The document did not satisfy all anti-animal-research activists. The British Union for the Abolition of Vivisection in London said in a statement that the concordat was “transparency on their terms” and that it would continue its undercover work, in which activists have infiltrated laboratories at Imperial College London and elsewhere. Those supporting the concordat insist that it is a major advance. Wendy Jarrett, chief executive of the London-based group Understanding Animal Research, which campaigns in support of animal research and has worked on the concordat, says that there will be genuine change as a result. “We have a broad spectrum of signatories here,” she told reporters in London. Some of them “have been open for many years and doing practically everything that’s in the concordat already. In some cases there are organizations who have signed up who know they have quite a way to go.”

Nature doi:10.1038/nature.2014.15222  Nature

June 10, 2014  Original web page at Nature


Misleading mouse studies waste medical resources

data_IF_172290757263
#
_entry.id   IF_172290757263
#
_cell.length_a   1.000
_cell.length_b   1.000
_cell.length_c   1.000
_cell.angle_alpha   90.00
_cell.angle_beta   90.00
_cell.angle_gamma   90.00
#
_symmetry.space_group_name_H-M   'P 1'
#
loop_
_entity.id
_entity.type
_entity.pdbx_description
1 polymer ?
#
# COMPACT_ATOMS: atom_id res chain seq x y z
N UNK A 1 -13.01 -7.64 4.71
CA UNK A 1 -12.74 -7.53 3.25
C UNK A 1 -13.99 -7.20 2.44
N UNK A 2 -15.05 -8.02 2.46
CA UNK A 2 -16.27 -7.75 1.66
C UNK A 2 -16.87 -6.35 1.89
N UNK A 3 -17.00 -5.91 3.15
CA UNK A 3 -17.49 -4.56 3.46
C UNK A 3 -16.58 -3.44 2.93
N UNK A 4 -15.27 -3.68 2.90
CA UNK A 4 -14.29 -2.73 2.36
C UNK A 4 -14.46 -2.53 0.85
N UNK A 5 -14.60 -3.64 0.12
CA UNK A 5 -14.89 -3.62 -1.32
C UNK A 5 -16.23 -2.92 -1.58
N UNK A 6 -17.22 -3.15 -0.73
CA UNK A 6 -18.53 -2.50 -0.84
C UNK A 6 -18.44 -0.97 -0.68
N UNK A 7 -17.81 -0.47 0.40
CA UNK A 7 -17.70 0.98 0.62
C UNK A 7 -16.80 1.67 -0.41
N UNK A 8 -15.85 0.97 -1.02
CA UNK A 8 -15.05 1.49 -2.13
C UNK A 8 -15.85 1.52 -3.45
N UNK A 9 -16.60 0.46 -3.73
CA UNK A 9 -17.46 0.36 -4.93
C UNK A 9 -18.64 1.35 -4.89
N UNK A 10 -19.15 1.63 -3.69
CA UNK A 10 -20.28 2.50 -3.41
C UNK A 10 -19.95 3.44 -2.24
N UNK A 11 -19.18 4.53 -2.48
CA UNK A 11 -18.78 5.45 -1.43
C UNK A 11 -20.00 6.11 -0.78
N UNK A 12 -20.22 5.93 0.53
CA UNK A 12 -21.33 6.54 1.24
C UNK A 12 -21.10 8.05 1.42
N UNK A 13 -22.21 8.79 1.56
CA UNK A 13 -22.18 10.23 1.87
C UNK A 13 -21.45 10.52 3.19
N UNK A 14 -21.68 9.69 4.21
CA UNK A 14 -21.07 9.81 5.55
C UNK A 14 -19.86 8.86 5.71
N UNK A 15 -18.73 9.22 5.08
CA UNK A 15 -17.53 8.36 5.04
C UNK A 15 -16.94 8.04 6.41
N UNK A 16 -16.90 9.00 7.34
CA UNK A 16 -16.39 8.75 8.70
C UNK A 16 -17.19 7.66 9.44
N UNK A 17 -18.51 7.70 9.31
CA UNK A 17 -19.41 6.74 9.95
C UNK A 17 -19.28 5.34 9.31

A running joke among health researchers is that everything has been cured — in mice. However that may not be always true. The failure of experimental drugs that had once looked promising could have been prevented with better animal studies, according to a re-examination of past clinical trials. “I hear too many stories about patients who have used their one shot at getting into a trial on a drug that didn’t have enough legs to begin with, and that’s a tragedy,” says Steve Perrin, an amyotrophic lateral sclerosis (ALS) researcher who led the work. Perrin, chief scientific officer of the ALS Therapy Development Institute in Cambridge, Massachusetts, used mice with symptoms similar to ALS to test more than 100 compounds that had previously been identified as candidate drugs. Most — including eight that had shown promise in previous mouse work but ultimately failed in humans trials — failed to slow the progressive, fatal degenerative disease, also called Lou Gehrig’s disease or motor neuron disease. Perrin argues that positive results seen in previous mouse trials were spurious, probably resulting from poorly conducted studies. In a Comment published today in Nature, he is urging researchers to boost the quality of animal studies by better characterizing and understanding how mouse models correspond to human disease, minimizing result-muddling variation between animals, and using statistical models to guide study design. “The recommendations could have a profound positive impact on translational research, strongly improving the quality of preclinical studies,” says Adriano Chiò, a neurologist at the University of Turin in Italy. Perrin found that one type of mouse model for ALS, in which animals express a mutant version of the protein TDP43, differs in key ways from the human disease. For example, TDP43 mice usually died of bowel obstructions, whereas humans with the disease tend to succumb to muscle wasting, which often results in the inability to breathe. He further found that although the first generation of TDP43 mice had been reported to die within 200 days, later generations bred from those originals lived for up to 400 days without signs of disease.